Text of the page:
Leaving Dakosta Eco Resort
Dennis was convinced no taxi had been arranged for us. I slept badly, worrying we would not wake up, despite having set an alarm for 05.45. At at 02.30 Dennis said we should get up and walk to the port. I told him not to be ridiculous and to go back to sleep. Apart from the distance, how would we find our way in the pitch dark along a track through the jungle.
At 05 .00 I got up and there were no lights on. I found my way to the toilet by the light of my phone. Soon after I came back to bed, the lights came on. A good sign I thought. We were up for breakfast at 06.00 and tea and coffee were waiting for us. Soon a large bowl of papaya appeared and then “Kosta”, as we had been calling him, came and asked if we would like an omelette. Dennis asked if the taxi was coming, Kosta advised it would be here, but I don’t think Dennis was convinced.
After finishing our omelette the 06.30 deadline for the taxi came and went. Dennis disappeared to the toilet and as soon as he had gone I saw the lights of the taxi approaching. By 06.45 we were on board but the tuk tuk taxi wouldn’t start! This was a luxurious proper tuk tuk taxi with padded seats, not like the, what Dennis tells me was a motorcycle truck, we came over on. Two of the resort staff then joined us and with Dennis’s advice the driver managed to get the taxi going.
We roared off through the dark jungle path at a considerable rate of knots and arrived into the port in great time at 07.35. By now it was daylight. Buying tickets was easy, despite the commotion from a squealing pig which was being picked out of a wheelbarrow with both front and back feet tied together. It was being loaded onto the boat and obviously didn’t want to go. I thought it was going to escape and knock me flying.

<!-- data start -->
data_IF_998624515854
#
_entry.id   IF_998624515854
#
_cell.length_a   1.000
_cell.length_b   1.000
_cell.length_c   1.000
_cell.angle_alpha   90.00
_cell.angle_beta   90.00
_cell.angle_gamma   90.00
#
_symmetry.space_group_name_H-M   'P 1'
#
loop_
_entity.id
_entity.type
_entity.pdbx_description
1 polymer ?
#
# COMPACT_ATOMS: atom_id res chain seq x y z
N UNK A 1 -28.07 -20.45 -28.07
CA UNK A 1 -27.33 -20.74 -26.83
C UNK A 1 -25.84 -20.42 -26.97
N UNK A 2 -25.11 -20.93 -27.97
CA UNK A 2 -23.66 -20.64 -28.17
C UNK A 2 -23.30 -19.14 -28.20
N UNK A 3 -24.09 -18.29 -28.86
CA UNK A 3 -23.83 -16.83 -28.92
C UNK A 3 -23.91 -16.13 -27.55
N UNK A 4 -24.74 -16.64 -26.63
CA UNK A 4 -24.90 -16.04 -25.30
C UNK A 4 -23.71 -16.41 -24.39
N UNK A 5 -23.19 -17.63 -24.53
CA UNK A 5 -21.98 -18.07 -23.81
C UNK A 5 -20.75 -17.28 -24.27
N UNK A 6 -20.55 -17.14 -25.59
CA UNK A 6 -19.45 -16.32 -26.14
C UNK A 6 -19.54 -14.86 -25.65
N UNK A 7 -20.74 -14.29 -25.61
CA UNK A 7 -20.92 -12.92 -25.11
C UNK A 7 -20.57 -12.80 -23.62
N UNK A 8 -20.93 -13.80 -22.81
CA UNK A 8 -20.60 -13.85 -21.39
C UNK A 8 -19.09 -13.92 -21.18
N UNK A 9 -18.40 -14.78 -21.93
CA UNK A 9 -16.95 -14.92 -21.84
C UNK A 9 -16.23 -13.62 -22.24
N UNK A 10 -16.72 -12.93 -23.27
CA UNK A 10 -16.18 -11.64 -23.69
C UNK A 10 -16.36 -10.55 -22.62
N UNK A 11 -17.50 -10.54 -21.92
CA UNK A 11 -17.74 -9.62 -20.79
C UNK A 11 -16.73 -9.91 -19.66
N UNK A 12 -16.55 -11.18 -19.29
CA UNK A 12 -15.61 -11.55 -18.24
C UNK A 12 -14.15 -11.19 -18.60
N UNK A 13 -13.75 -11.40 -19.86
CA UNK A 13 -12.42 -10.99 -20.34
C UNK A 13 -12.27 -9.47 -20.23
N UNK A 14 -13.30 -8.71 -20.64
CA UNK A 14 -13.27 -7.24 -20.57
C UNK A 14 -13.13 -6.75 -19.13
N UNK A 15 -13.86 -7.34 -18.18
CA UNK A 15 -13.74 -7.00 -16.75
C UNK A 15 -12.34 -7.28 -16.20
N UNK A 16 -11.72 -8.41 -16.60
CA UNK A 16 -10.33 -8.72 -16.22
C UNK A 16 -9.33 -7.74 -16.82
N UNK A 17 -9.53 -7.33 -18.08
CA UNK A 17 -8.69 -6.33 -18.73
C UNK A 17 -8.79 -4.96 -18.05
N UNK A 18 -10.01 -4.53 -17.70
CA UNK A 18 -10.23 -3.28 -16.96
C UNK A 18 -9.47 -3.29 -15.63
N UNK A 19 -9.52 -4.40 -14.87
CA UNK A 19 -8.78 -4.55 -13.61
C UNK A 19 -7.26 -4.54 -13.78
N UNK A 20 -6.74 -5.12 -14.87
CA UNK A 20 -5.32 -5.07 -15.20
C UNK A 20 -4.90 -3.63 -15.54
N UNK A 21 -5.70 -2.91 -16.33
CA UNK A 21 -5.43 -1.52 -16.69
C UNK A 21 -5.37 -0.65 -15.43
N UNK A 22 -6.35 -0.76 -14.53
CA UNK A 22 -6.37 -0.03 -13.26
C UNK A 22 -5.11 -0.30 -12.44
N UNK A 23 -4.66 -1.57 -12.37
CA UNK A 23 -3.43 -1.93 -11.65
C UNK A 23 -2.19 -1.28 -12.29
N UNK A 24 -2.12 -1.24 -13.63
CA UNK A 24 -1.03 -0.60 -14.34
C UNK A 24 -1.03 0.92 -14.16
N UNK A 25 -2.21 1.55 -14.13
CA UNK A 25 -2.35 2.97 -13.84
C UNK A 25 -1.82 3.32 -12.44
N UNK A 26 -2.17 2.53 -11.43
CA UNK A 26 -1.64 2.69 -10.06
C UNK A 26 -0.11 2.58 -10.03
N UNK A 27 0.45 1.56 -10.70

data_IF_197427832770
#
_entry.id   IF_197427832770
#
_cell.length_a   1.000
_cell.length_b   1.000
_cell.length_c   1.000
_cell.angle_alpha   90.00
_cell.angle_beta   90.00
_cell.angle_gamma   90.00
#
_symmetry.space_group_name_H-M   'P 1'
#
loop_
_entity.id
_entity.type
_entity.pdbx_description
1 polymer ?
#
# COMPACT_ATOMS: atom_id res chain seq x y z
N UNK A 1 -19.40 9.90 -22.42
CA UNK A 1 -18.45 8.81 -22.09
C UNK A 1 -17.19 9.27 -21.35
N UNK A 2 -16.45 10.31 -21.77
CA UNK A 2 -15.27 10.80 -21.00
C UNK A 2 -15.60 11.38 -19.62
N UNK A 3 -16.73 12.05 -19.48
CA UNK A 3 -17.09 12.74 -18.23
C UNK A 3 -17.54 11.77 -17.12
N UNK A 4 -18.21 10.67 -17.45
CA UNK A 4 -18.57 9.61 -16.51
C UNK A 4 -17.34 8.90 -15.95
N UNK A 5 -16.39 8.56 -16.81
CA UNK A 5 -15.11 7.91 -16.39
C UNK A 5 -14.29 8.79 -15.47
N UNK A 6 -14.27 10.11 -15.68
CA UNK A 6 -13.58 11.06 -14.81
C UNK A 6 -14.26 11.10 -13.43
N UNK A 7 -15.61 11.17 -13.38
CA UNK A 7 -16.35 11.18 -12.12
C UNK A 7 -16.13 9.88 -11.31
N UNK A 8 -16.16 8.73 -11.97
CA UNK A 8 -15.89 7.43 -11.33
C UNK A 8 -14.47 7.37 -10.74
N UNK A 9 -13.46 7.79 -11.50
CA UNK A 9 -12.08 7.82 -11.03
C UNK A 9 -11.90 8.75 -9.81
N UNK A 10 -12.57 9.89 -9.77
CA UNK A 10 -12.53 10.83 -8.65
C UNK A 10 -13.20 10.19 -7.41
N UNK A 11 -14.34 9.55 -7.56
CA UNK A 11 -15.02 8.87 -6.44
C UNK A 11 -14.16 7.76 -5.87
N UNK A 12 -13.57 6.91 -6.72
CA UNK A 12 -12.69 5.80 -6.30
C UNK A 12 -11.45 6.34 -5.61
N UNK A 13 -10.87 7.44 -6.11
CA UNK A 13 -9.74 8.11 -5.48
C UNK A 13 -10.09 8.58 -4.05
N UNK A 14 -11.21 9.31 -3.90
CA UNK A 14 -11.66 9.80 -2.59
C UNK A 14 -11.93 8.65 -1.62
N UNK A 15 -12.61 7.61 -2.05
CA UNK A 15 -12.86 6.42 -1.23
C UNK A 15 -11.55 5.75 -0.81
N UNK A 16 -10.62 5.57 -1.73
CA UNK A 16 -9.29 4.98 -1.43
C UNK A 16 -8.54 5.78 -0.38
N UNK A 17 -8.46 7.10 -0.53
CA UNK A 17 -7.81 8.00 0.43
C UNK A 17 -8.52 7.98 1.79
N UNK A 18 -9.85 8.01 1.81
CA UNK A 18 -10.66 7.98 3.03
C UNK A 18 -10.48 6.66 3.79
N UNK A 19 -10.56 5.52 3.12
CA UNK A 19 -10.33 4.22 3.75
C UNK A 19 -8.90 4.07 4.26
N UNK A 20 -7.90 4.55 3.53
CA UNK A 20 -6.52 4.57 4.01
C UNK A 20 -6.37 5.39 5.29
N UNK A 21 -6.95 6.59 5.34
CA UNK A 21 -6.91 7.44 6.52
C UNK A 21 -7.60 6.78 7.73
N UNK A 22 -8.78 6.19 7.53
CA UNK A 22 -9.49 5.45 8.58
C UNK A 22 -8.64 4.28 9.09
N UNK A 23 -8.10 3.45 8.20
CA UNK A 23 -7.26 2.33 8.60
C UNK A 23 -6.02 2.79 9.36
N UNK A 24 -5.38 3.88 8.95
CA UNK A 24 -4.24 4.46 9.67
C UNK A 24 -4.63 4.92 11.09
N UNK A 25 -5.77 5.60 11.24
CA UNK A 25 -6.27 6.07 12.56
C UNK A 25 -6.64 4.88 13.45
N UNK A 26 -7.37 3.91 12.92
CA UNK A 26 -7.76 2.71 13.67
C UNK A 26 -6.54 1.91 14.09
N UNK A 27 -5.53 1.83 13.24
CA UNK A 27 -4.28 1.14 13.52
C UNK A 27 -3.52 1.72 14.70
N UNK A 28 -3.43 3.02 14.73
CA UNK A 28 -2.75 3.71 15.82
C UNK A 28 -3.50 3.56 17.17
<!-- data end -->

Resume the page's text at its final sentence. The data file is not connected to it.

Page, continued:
The boat left on time and the journey was spent sharing Dennis’s book, The Last Overland. Each reading a couple of chapters, then handing it over and dozing for a bit. The journey seemed to go much faster than the outward crossing.
Once back in Bissau we headed for the ATM which we knew was just outside the port. We seem to have spent comparatively vast sums of money in the last few days. We then bought bread for lunch, found a taxi and headed back to be reunited with Poki. The traffic was light and we were back quite quickly.
Adam was still in situ but surrounded by other new arrivals. The 2 French motorcyclists we first met in Ziguinchor, the Dutch couple in the short wheel base Defender, who were also in Ziguinchor and the the French/Belgian couple who are friends of Lars and Els. By the end of the afternoon another Toyota with a Swiss couple and another Defender with two Germans also arrived. Now we are 5 Defenders and 2 Toyota’s with a multinational selection of adventurers.
After a swim in the pool – a luxury which has not been on offer anywhere else we have stayed, we spent most of the rest of the afternoon catching up with correspondence and the blog. Not having any wifi at the Dakosta Resort we were way behind. I quickly managed to do some washing, but we still have a large pile. Keeping up with the laundry is a nightmare.
We had another pasta dinner together with Adam. Adam has been checking things out in Bissau in our absence and now knows where we have to go for our Ivory Coast visas, a good supermarket and where we can renew our vehicle insurance which will expire at the end of the month. We will sort these things out tomorrow.
Let’s see a pic of the convoy and participants.
Hi Kevin, they have all scattered. Sure we will join up again at some point.